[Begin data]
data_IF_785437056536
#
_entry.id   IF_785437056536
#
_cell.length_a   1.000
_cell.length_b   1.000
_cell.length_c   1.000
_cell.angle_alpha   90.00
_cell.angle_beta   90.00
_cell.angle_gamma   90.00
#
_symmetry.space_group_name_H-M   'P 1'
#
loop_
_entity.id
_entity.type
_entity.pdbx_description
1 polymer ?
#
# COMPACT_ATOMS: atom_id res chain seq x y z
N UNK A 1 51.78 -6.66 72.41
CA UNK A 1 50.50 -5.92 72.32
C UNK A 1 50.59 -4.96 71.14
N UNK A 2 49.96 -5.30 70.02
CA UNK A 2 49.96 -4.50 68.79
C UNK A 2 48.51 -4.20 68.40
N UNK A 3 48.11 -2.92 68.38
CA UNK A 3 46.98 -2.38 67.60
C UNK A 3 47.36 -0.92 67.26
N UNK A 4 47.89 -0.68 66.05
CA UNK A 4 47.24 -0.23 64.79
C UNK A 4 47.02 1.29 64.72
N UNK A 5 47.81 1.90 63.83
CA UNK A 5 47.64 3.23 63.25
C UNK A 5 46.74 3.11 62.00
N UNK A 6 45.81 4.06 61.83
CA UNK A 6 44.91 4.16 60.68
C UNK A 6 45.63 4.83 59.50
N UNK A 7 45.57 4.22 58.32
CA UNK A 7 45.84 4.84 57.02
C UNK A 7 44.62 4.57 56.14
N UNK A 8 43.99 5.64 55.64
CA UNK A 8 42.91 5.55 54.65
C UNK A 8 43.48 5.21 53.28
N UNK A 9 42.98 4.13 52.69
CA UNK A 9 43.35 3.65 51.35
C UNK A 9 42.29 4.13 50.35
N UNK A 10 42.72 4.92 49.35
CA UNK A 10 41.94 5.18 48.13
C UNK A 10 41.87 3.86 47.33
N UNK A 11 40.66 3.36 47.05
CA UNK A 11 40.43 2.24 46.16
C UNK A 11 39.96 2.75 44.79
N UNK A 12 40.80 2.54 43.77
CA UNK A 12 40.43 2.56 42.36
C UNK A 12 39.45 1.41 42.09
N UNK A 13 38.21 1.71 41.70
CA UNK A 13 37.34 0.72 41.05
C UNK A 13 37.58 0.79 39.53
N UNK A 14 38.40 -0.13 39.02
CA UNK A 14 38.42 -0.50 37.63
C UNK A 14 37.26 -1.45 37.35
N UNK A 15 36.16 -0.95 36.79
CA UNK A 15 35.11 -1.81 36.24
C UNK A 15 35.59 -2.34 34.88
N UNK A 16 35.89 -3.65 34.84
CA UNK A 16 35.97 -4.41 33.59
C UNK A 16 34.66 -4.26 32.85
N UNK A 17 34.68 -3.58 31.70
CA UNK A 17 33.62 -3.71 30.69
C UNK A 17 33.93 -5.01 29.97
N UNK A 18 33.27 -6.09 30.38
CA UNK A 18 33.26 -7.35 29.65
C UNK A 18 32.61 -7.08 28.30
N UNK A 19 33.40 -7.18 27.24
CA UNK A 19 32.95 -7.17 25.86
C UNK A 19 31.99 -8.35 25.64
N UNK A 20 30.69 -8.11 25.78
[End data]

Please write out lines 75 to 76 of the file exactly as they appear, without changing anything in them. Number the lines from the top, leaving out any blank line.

N UNK A 19 33.40 -7.18 27.24
CA UNK A 19 32.95 -7.17 25.86